Gustave-Auguste Ferrié


Gustave-Auguste Ferrié
Gustave-Auguste Ferrié
St. Michel, Savoy, France
Death date
Fields of study
Telegraphy, Radio


Gustave-Auguste Ferrie was born on 19 November 1868, at St. Michel, Savoy, France. After graduating from Polytechnical School in 1891, he became an officer in the Engineers Corps of the French Army.

Ferrie headed the French Radiotelegraphie Militaire before and during World War I, a period when he made extraordinary advances in the field of radio communication. Engineers had long known that telegraph signals could travel a few hundred yards through the ground, but little use had been made of this form of wireless communication. In 1914, Ferrie recognized two things: the newly available electron tube could significantly extend the range of this technique; and it might then be of enormous value in the fighting on the Western Front. Thus was born ground telegraphy or Earth-currents signaling.

Ferrie made improvements in the signal generator and in the receiver - notably by the use of a triode amplifier - and achieved a usual range of several kilometers. The transmitter was essentially a buzzer (an electromechanical device that interrupts the circuit at a very high rate) powered by a battery. The receiver was an amplifier, employing a triode electron tube. Earth connections were usually made by driving steel pins into the ground; often a short length of insulated wire was laid along the ground and anchored at each end by a spike. These devices began to be used in large numbers in 1916, and by the end of the war the French had produced almost 10,000 of them for use by the Allies.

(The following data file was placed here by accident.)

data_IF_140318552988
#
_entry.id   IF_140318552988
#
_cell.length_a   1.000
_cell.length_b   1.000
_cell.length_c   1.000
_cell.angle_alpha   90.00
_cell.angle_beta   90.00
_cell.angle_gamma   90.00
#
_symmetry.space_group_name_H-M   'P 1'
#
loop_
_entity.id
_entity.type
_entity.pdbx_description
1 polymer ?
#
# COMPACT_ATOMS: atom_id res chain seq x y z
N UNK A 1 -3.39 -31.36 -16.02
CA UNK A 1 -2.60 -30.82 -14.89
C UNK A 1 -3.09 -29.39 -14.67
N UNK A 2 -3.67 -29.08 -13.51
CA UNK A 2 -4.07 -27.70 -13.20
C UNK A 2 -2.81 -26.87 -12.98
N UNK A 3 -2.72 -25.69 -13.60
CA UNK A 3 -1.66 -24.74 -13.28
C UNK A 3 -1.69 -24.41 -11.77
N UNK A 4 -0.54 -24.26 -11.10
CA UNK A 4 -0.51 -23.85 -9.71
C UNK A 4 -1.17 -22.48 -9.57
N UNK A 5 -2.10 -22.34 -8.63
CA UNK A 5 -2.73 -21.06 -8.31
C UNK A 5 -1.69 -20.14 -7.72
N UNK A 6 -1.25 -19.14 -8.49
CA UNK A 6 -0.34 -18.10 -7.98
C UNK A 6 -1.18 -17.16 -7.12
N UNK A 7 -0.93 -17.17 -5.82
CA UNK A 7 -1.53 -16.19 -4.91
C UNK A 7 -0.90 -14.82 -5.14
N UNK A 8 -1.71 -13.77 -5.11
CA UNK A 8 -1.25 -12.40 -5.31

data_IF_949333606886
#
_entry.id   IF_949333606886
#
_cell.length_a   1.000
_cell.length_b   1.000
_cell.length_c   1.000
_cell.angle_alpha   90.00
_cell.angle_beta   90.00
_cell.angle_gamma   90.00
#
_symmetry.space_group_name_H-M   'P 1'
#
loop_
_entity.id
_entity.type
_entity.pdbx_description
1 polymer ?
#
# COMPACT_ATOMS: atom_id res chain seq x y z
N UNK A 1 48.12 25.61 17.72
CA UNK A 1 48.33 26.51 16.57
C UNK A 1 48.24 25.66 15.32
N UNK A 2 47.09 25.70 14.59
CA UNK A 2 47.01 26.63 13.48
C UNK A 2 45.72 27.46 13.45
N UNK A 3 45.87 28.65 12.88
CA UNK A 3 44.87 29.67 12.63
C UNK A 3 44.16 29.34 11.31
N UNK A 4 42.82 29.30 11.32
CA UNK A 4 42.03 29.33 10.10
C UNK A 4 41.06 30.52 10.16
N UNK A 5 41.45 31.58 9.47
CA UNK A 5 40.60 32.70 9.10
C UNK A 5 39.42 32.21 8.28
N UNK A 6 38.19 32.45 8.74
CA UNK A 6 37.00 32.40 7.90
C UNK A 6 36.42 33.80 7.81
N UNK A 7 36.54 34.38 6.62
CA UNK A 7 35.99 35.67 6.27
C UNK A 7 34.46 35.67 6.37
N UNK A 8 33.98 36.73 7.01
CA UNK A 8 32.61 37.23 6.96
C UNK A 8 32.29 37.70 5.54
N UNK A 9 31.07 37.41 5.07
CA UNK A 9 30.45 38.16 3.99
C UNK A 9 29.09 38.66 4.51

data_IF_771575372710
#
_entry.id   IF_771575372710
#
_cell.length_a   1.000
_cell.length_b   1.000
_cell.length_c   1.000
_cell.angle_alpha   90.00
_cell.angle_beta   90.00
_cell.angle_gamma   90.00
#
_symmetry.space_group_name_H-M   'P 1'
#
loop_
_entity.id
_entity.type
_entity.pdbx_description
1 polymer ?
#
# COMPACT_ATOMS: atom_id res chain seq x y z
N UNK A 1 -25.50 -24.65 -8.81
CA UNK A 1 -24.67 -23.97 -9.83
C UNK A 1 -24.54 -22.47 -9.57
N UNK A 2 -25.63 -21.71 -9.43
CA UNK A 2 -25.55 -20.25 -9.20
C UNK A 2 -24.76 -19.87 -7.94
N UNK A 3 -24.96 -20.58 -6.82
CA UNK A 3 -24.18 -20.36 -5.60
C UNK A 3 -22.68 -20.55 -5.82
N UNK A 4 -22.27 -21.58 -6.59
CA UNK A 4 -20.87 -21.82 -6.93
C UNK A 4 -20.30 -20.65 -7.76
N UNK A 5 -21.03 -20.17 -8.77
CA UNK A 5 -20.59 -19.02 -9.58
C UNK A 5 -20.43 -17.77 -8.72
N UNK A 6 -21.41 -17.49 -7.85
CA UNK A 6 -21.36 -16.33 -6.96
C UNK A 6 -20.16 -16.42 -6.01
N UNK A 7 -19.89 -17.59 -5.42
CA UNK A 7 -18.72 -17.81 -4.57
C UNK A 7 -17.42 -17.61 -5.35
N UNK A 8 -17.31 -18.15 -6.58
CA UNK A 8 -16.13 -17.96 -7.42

Ferrie was made a General in 1919, and continued in the service for the rest of his life, exempted from the restrictions of the age limit ruling in accordance with a special law enacted in 1930. He received on Honorary Doctor's degree from Oxford University in 1919, and was a member of the Academy of Sciences since 1922. He was president of the International Scientific Radio Union (U.R.S.I.), the International Commission on Longitudes by Radio, and Vice President of the International Board of Scientific Unions. He became a Fellow of the Institute of Radio Engineers in 1917.

Ferrie was awarded the IRE Medal of Honor in 1931, 'For his pioneer work in the field of radio measurements, his constructive influence on laboratory practice in communication engineering, and his unfailing support of the aims and ideals of the Institute.' He died on 16 February 1932.